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Lynda Barry, an artist for Drawn & Quarterly, seen here in Toronto on May 8, 2015, is the recipient of the MacArthur Foundation 'Genius Grant.'

RYAN ENN HUGHES/The New York Times

“When kids draw,” Lynda Barry says, “there’s almost always a story that comes with their drawing.” That childlike Eden, where words and pictures arrive in tandem, is a place that the cartoonist and associate professor at the University of Wisconsin-Madison is constantly trying to rediscover. The search for the source of cartooning creativity is both the subject of her new book, Making Comics (Drawn & Quarterly, 200 pages, $25.95) and one of the reasons she has now received the MacArthur Foundation “Genius Grant.”

“Over the last few years at the university,” she says, “I’ve been able to work very closely with four-year-olds. It’s the age right before drawing and writing split, so kids are using both those languages at once – they’re not untangled. That’s the state I’m trying to get to when I’m working and that’s the thing I’m trying to teach.”

It’s this kind of thinking that merits Barry her MacArthur Fellowship. Recipients of the “Genius Grant” can often breathe a rarefied air, since what they do seems so impossible to duplicate: write great novels, make discoveries in microbiology, secure justice for marginalized communities. But in Barry’s case, her genius derives not only from her extraordinary work – her whimsical, haunting, funky comics are among the greatest ever made – but also from her inspiring ability to impart precisely how she does what she does.

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The search for the source of cartooning creativity is the subject of Barry's new book, Making Comics.

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For more than a decade, Barry has been making a series of instructional books – part self-help guide, part doodle-pad, part philosophical treatise – that encourage readers to rediscover and nurture their creativity, to draw pictures or write stories. In Making Comics, Barry shares the fast-paced, playful exercises she performs with her cartooning students (for example, there’s “Let’s Boop It”: draw Betty Boop from memory in only three minutes). Handwritten and decorated with kooky marginalia and the cast-off drawings of former students, the assignment sheets are homespun paeans to the creative impulse, at the same time that they’re entirely practical activities.

Barry spoke with The Globe and Mail about the scariness of creativity, and the ways that making comics can open us up to other dimensions of experiencing the world.

On her model for a “how-to” book:

I wanted Making Comics to be kind of like a cookbook, very specific. Like when a cookbook tells you how long a thing is going to be in the oven, how long it’s going to take you to prepare it, what are the materials. I wondered if I could make a book that would allow teachers who don’t draw to be able to teach comics, [or that would] give people who’ve always wanted to make comics the same kind of experience that they might have in my class. I wanted to make exercises that were about one hour or less and make them very, very specific. Even though the [book] kind of looks like a big dropped plate of spaghetti, if you open it up, it is pretty meticulous.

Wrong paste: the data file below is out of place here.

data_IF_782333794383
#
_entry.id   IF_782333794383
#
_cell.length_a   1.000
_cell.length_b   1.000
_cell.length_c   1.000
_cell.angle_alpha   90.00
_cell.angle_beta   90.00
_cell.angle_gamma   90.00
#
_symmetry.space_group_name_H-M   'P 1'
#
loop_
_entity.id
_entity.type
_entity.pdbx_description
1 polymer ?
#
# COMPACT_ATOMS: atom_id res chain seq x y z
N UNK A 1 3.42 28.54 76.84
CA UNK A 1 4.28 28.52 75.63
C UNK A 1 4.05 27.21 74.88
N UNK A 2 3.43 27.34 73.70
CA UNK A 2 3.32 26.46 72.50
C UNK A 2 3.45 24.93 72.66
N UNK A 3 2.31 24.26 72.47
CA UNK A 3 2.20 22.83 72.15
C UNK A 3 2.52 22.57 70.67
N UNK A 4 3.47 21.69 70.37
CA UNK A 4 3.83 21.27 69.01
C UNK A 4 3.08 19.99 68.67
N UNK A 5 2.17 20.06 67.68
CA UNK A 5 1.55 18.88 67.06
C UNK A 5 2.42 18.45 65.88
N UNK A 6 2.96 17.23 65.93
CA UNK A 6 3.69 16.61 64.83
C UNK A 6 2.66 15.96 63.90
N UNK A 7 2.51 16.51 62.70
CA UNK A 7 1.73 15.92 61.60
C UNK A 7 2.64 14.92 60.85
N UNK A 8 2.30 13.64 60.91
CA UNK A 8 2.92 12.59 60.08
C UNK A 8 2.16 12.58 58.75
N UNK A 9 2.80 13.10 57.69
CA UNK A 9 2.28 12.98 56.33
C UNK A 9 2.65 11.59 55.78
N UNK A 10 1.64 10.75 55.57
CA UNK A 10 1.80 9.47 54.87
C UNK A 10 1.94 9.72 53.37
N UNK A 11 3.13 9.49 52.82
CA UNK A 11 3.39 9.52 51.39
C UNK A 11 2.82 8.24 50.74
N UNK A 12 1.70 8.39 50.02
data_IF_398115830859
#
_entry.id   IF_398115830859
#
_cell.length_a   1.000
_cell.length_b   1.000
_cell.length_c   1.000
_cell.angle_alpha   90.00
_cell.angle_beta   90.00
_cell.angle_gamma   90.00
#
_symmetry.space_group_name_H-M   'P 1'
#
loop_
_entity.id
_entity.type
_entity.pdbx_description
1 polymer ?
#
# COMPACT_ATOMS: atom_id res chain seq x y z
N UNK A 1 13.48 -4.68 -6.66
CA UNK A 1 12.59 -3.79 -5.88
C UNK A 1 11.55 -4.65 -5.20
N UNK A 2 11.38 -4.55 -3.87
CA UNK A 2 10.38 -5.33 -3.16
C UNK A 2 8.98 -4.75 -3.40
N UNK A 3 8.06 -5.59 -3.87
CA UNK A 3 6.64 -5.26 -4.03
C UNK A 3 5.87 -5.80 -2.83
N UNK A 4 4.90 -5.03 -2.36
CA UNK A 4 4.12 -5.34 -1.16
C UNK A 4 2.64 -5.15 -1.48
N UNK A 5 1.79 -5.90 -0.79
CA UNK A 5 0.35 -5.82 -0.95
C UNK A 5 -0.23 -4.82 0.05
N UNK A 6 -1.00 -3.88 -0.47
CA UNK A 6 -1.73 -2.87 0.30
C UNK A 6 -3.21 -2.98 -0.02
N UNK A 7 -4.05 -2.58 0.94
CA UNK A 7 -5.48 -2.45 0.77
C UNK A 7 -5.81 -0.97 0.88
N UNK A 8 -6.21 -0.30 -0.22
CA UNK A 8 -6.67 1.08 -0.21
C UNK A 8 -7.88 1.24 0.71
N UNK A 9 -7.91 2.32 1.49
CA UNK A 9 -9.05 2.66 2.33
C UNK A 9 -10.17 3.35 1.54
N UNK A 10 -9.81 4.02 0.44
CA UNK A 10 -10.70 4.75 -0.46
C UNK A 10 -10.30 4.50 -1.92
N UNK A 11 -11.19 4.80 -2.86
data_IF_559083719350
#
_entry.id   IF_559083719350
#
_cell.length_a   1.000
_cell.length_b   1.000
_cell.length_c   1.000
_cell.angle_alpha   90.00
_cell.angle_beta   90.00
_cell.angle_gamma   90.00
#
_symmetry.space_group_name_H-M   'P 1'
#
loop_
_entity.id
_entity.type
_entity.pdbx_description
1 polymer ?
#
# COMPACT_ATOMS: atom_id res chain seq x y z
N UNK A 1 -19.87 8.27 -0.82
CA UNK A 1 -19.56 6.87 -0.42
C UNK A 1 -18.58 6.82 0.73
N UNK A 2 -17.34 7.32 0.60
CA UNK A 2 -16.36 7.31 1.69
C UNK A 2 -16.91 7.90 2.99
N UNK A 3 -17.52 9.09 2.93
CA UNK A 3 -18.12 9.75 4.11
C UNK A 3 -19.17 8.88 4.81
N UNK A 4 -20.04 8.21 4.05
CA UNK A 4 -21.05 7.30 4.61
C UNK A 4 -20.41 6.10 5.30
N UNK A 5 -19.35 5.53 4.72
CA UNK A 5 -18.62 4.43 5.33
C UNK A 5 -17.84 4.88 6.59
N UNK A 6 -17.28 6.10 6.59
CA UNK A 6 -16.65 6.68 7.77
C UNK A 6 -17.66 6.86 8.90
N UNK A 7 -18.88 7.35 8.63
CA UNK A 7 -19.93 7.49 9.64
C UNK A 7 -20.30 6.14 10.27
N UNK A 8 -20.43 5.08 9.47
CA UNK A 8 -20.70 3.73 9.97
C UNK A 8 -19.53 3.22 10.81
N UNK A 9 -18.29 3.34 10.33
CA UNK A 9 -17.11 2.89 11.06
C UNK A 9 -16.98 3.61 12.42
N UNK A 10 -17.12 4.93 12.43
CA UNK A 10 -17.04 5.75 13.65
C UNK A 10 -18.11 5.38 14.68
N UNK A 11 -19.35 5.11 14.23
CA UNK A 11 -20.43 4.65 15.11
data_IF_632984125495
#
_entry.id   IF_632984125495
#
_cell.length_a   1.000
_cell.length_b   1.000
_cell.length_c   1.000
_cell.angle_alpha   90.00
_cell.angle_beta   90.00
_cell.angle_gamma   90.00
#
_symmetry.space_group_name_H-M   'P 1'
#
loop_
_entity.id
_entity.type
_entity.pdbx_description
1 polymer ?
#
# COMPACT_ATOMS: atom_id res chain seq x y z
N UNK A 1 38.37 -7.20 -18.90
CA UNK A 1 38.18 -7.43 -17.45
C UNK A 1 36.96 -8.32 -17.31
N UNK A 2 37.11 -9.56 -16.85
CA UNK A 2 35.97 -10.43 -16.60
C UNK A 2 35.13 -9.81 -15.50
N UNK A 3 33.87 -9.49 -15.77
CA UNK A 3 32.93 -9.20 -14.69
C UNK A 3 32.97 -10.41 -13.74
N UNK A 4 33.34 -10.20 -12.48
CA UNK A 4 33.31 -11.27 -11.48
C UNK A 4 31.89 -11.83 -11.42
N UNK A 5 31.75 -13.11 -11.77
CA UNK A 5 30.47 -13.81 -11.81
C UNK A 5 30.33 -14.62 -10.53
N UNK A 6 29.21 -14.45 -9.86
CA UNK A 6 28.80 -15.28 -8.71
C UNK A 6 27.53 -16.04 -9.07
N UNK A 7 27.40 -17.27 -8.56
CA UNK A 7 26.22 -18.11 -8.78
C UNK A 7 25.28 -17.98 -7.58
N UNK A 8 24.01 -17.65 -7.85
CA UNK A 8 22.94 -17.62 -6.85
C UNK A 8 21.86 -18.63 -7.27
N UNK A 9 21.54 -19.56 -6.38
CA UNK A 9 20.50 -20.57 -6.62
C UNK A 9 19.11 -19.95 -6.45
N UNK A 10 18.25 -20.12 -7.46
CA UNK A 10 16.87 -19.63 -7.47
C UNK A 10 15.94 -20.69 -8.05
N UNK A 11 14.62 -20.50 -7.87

On “the power of comics as a way of seeing and being in the world and transmitting our experience of it”:

Along with being complex, comics can also be simple and rapid. I think of them as sort of like music, in that you and I can have a spoken experience, but if I were drawing it, that [would] add a melody or a beat or some kind of baseline that gives the experience this other dimension, in the same way that music changes the meaning of the lyrics. I remember, when I was in seventh grade, being in love with a song and writing down all the lyrics. When they were just on the page they were so dumb, but when they were sung they had this other power. To me, drawing adds that element of singing.

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On monsters:

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I have a soft spot in my heart for monsters. There is a power in being able to draw something that’s scary or creeps you out, in the same way there’s a power in drawing something lovely. Pretty much every person I’ve ever met in any kind of classroom setting can draw monsters without a whole lot of fear, compared to trying to draw a human. One of the exercises in the book is to make a quick scribble and turn that into a monster in 2½ minutes. Most people really enjoy doing that – because there’s no particular way that a monster looks, they can’t get it wrong. It’s hard to do a bad drawing of a monster! I mean, how would you do it?

On how making comics encourages “paying attention to the world”:

One of the assignments I give my students, and that I just did this morning myself, is I’ll often draw myself as Batman in four scenes from the day before. It’s just me doing whatever I happened to be doing: I drew myself brushing my teeth, I drew myself eating some yogurt. But what starts to happen is, as I’m remembering it to draw it, that day becomes more pronounced. It wakes me up out of that hamster-wheel way of going through life, where sometimes I don’t even feel like the days are that different unless I’m doing something like drawing. So this is just a way to wake up into the world you’re in, the life you’re in.

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